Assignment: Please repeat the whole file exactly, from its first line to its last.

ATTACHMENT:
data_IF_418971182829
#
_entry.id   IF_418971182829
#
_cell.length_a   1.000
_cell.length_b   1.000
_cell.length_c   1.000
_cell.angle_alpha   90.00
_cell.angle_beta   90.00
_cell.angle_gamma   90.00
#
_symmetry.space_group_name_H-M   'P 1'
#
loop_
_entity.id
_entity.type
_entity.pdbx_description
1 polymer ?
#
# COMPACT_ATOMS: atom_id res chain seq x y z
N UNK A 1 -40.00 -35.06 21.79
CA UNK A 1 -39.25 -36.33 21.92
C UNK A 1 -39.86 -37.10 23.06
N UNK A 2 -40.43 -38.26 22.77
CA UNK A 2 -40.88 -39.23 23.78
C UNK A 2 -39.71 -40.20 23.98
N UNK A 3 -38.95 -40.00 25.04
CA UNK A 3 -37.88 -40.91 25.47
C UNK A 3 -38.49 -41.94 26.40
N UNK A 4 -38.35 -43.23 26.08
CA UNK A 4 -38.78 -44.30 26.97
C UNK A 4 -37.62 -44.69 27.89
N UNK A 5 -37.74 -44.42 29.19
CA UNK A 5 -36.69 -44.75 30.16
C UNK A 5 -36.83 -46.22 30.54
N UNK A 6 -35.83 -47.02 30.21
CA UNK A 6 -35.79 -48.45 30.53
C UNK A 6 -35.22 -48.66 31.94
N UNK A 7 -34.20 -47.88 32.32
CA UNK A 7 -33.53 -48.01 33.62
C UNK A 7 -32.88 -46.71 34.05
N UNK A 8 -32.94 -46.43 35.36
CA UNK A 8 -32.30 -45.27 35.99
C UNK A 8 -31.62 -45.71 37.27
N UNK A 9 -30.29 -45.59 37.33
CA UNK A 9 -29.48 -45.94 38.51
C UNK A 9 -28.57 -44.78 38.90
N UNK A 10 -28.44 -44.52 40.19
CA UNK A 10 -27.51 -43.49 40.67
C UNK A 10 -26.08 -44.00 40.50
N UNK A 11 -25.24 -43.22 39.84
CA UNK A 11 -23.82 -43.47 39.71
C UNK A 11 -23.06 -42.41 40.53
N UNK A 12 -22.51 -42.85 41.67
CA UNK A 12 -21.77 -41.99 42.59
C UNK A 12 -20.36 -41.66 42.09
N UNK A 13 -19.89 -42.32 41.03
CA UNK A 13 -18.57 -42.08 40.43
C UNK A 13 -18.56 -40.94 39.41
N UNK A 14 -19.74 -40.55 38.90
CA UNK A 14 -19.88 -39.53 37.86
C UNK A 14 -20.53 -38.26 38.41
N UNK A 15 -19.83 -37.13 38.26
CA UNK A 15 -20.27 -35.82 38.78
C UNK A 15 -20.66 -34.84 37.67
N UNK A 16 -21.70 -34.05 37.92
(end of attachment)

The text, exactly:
data_IF_418971182829
#
_entry.id   IF_418971182829
#
_cell.length_a   1.000
_cell.length_b   1.000
_cell.length_c   1.000
_cell.angle_alpha   90.00
_cell.angle_beta   90.00
_cell.angle_gamma   90.00
#
_symmetry.space_group_name_H-M   'P 1'
#
loop_
_entity.id
_entity.type
_entity.pdbx_description
1 polymer ?
#
# COMPACT_ATOMS: atom_id res chain seq x y z
N UNK A 1 -40.00 -35.06 21.79
CA UNK A 1 -39.25 -36.33 21.92
C UNK A 1 -39.86 -37.10 23.06
N UNK A 2 -40.43 -38.26 22.77
CA UNK A 2 -40.88 -39.23 23.78
C UNK A 2 -39.71 -40.20 23.98
N UNK A 3 -38.95 -40.00 25.04
CA UNK A 3 -37.88 -40.91 25.47
C UNK A 3 -38.49 -41.94 26.40
N UNK A 4 -38.35 -43.23 26.08
CA UNK A 4 -38.78 -44.30 26.97
C UNK A 4 -37.62 -44.69 27.89
N UNK A 5 -37.74 -44.42 29.19
CA UNK A 5 -36.69 -44.75 30.16
C UNK A 5 -36.83 -46.22 30.54
N UNK A 6 -35.83 -47.02 30.21
CA UNK A 6 -35.79 -48.45 30.53
C UNK A 6 -35.22 -48.66 31.94
N UNK A 7 -34.20 -47.88 32.32
CA UNK A 7 -33.53 -48.01 33.62
C UNK A 7 -32.88 -46.71 34.05
N UNK A 8 -32.94 -46.43 35.36
CA UNK A 8 -32.30 -45.27 35.99
C UNK A 8 -31.62 -45.71 37.27
N UNK A 9 -30.29 -45.59 37.33
CA UNK A 9 -29.48 -45.94 38.51
C UNK A 9 -28.57 -44.78 38.90
N UNK A 10 -28.44 -44.52 40.19
CA UNK A 10 -27.51 -43.49 40.67
C UNK A 10 -26.08 -44.00 40.50
N UNK A 11 -25.24 -43.22 39.84
CA UNK A 11 -23.82 -43.47 39.71
C UNK A 11 -23.06 -42.41 40.53
N UNK A 12 -22.51 -42.85 41.67
CA UNK A 12 -21.77 -41.99 42.59
C UNK A 12 -20.36 -41.66 42.09
N UNK A 13 -19.89 -42.32 41.03
CA UNK A 13 -18.57 -42.08 40.43
C UNK A 13 -18.56 -40.94 39.41
N UNK A 14 -19.74 -40.55 38.90
CA UNK A 14 -19.88 -39.53 37.86
C UNK A 14 -20.53 -38.26 38.41
N UNK A 15 -19.83 -37.13 38.26
CA UNK A 15 -20.27 -35.82 38.78
C UNK A 15 -20.66 -34.84 37.67
N UNK A 16 -21.70 -34.05 37.92